Led by vocalist/guitarist Crispian Mills (born January 18, 1973; the son of '60s actress Hayley Mills and film director Roy Boulting), Kula Shaker were initially a psychedelic quartet called the Kays, which formed in 1993. In addition to Mills, the Kays featured his teenage friend Alonza Bevan. The two had previously played together in a band named Objects of Desire; during that time they also ran a psychedelic nightclub in the back of an ice rink. Following the dissolution of Objects of Desire, Mills made a spiritual pilgrimage to India, and upon returning he formed the Kays with bassist Bevan, drummer Paul Winter-Hart, and vocalist Saul Dimont. Within a year, Dimont had left and organist Jay Darlington had joined the band; prior to joining the group, Darlington had played in several mod revival bands. After spending two years touring and recording, releasing two EPs on Gut Reaction Records, the group had not made any headway. According to Mills, the band changed its name and direction in the spring of 1995, when he had an epiphany that the group should be called Kula Shaker after a ninth century emperor and pursue a more spiritual direction. For the next three months, they performed as Kula Shaker, and they quickly received a record contract with Columbia, which was eager to sign another band that had the multi-platinum crossover appeal of Oasis. "Grateful When You're Dead," Kula Shaker's debut single, was released in the spring of 1996 to moderate success, but it was the follow-up single, "Tattva," that established the band. Peaking at number four on the charts, "Tattva" had a chorus that was adapted from an ancient Sanskrit text and a colorful organ and guitar riff, which essentially encapsulated the band's sound. The single also set the stage for the band's debut, K, which appeared in September of 1996. Upon its release, K entered the charts at number one, becoming the fastest-selling British debut album since Oasis' Definitely Maybe. The album received reviews that ranged from enthusiastic to derisive, but the band continued to gain momentum, which eventually translated to a strong word of mouth in America. Kula Shaker weren't able to replicate their British success in America, but "Tattva" became a Top Ten modern rock hit in late 1996, and the group received uniformly positive reviews. Peasants, Pigs & Astronauts followed in 1999. Despite Peasants, Pigs & Astronauts cracking the Top Ten charts, Kula Shaker ended up parting ways in 1999. Mills worked on solo material that never fully emerged and eventually formed the trio the Jeevas with former Straw members Andy Nixon and Dan McKinna. The group released two albums and toured. As for the other Kula Shakers, bassist Bevan joined guitarist Johnny Marr & the Healers while keyboardist Darlington joined up with Oasis. Drummer Winter-Hart joined the band Thirteen:13 and played with various other groups, including Aqualung.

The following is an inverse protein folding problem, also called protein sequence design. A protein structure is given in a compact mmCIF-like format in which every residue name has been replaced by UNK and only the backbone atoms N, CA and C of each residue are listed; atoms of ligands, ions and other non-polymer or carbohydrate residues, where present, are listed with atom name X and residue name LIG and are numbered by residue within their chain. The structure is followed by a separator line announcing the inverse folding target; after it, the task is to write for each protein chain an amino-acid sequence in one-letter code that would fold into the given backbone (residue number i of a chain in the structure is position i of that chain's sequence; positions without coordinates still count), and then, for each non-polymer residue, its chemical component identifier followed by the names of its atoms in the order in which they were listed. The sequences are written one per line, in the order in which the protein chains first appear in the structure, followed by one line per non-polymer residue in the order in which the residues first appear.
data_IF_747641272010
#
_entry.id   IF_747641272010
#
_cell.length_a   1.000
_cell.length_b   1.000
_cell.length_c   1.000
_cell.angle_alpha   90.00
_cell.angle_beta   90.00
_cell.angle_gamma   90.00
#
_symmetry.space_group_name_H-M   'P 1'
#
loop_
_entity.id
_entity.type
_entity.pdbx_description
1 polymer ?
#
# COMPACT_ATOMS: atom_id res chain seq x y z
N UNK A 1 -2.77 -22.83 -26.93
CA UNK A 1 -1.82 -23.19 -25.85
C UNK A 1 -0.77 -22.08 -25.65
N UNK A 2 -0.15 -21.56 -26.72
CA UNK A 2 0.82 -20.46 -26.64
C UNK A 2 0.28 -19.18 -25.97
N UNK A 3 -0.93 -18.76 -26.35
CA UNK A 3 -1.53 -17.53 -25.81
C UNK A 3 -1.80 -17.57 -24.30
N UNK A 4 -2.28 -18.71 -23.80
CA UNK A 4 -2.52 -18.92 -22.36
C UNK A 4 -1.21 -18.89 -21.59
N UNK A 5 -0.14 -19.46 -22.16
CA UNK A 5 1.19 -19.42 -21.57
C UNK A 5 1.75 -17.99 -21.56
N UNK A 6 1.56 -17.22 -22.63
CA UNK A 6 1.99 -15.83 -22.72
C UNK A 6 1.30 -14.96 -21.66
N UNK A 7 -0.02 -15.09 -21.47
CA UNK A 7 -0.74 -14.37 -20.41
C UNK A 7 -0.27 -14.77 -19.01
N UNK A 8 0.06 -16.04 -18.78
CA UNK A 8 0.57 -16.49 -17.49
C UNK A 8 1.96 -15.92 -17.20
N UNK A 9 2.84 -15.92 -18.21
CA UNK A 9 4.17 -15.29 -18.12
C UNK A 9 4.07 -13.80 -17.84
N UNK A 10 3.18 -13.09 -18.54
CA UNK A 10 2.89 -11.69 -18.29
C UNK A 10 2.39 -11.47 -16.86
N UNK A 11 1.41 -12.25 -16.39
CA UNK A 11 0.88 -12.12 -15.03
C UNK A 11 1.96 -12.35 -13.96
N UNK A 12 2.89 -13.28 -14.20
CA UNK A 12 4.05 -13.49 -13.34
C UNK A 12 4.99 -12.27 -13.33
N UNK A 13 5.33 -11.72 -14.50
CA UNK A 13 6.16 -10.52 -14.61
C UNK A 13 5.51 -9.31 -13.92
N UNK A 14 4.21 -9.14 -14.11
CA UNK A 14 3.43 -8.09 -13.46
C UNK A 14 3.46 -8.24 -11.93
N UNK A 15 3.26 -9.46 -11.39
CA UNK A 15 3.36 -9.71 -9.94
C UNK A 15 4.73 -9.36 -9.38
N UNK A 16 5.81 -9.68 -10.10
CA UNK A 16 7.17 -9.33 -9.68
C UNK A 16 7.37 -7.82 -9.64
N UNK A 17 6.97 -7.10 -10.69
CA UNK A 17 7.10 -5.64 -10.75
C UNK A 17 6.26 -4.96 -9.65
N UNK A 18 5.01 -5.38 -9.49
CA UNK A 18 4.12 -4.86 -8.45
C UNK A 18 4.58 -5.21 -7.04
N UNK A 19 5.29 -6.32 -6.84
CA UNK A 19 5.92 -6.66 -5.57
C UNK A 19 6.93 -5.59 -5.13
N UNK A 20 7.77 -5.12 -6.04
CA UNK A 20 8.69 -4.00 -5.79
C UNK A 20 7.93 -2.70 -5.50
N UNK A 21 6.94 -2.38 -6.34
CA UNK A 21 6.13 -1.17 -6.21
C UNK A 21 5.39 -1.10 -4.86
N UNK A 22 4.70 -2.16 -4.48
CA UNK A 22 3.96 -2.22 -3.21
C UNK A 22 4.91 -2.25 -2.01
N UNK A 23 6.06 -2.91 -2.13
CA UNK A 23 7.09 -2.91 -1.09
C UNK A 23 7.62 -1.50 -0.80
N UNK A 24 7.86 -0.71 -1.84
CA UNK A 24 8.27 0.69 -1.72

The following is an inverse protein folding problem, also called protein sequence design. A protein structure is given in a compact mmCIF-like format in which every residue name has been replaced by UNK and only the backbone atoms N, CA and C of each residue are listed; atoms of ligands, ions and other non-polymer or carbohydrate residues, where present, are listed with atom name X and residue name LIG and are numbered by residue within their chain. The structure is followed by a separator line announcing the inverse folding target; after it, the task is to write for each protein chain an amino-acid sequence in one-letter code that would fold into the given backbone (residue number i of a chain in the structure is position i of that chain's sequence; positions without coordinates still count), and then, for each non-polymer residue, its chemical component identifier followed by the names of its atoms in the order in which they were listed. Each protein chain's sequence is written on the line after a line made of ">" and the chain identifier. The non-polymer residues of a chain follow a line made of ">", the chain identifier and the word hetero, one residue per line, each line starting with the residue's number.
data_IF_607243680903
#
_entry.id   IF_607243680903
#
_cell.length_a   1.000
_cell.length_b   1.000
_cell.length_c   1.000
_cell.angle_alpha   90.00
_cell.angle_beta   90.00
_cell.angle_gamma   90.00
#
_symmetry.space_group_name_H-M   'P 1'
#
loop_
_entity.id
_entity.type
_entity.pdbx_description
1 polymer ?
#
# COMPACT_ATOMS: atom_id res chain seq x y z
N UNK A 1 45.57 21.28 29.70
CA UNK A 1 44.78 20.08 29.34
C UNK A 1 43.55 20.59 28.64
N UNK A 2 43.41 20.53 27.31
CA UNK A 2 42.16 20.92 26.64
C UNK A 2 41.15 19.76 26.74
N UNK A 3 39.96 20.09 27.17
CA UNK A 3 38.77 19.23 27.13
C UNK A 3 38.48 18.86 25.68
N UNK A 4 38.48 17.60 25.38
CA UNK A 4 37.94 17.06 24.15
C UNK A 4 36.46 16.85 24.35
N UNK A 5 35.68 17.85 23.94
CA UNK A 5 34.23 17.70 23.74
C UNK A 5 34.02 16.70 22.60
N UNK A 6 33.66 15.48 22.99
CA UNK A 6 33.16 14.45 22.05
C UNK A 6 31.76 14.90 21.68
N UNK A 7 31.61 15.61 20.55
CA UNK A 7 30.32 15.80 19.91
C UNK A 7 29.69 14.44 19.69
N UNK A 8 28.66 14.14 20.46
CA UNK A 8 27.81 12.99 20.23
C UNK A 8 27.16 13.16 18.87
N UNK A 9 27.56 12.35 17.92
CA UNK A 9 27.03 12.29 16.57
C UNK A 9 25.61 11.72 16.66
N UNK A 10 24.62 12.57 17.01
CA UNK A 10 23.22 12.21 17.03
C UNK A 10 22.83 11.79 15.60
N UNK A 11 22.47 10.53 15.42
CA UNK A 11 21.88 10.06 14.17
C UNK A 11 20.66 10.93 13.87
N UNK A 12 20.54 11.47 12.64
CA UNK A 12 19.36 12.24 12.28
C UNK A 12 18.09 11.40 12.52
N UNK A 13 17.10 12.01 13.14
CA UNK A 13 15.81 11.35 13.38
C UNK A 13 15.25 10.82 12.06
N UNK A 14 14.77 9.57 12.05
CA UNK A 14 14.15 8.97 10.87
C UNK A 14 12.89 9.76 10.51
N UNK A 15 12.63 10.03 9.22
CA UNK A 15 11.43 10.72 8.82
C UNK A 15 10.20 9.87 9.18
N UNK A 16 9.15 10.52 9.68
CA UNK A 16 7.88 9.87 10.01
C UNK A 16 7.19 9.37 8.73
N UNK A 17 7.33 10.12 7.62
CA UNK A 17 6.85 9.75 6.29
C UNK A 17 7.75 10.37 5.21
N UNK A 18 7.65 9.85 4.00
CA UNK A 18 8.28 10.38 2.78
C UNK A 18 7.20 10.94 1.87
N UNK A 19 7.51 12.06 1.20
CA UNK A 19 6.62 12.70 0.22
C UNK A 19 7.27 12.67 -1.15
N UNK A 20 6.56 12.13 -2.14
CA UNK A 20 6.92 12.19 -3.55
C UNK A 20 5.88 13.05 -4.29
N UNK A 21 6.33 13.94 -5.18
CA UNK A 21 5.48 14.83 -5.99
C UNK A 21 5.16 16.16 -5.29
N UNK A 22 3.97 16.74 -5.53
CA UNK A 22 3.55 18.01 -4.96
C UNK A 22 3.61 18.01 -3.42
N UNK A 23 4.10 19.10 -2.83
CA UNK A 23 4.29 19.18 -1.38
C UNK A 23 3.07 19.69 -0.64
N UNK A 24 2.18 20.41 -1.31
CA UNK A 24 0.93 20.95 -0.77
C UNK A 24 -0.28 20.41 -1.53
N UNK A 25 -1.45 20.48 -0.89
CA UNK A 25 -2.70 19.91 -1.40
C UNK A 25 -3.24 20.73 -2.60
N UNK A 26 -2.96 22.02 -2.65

Around 2004, a charity album that Mills was producing for a school in California brought about a brief Kula Shaker reunion of sorts, with the band (minus Darlington, who declined involvement) contributing one song to the project. In 2006, Kula Shaker announced they were officially reuniting, this time with new keyboardist Harry Broadbent. After a comeback tour, Kula Shaker released their third full-length studio album, Strangefolk, in 2007. The band began work on its fourth album in 2008; however, label issues stalled the proceedings and delayed the release of Pilgrims Progress until 2010. One year later, the band celebrated K's 15-year anniversary by releasing a multi-disc CD/DVD version of the album, titled K-15. Kula Shaker continued their retro vibe in 2016 with K 2.0, their fifth studio album, which arrived upon the 20th anniversary of their first. ~ Stephen Thomas Erlewine, Rovi